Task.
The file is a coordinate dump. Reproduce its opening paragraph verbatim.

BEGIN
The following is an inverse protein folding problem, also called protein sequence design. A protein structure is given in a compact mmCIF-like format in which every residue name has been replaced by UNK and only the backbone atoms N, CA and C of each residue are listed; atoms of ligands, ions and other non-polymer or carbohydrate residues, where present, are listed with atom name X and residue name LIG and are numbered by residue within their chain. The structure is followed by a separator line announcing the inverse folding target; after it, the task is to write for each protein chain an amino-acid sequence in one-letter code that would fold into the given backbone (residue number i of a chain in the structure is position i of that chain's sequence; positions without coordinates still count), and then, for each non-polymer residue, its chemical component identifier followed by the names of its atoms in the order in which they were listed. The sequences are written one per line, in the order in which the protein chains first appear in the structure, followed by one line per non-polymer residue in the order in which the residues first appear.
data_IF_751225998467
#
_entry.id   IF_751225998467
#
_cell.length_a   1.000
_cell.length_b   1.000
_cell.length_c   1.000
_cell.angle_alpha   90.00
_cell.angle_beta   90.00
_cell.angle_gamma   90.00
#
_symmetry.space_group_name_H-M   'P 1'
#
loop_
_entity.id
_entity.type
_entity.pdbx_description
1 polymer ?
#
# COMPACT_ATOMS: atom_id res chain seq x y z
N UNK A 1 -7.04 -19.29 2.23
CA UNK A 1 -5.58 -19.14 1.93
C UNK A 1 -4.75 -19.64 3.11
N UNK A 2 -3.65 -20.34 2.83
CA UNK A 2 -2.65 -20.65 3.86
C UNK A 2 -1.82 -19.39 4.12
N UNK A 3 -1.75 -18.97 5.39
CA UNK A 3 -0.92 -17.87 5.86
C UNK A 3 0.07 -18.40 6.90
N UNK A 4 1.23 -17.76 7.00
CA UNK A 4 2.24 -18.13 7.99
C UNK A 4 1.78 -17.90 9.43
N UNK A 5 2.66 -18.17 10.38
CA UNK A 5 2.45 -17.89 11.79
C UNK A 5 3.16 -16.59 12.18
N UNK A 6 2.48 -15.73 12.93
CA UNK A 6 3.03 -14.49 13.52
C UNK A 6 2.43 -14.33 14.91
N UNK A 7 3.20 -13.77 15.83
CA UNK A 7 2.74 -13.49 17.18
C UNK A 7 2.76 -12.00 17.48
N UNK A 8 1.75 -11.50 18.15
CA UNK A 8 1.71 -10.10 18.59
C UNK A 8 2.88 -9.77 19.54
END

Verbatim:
The following is an inverse protein folding problem, also called protein sequence design. A protein structure is given in a compact mmCIF-like format in which every residue name has been replaced by UNK and only the backbone atoms N, CA and C of each residue are listed; atoms of ligands, ions and other non-polymer or carbohydrate residues, where present, are listed with atom name X and residue name LIG and are numbered by residue within their chain. The structure is followed by a separator line announcing the inverse folding target; after it, the task is to write for each protein chain an amino-acid sequence in one-letter code that would fold into the given backbone (residue number i of a chain in the structure is position i of that chain's sequence; positions without coordinates still count), and then, for each non-polymer residue, its chemical component identifier followed by the names of its atoms in the order in which they were listed. The sequences are written one per line, in the order in which the protein chains first appear in the structure, followed by one line per non-polymer residue in the order in which the residues first appear.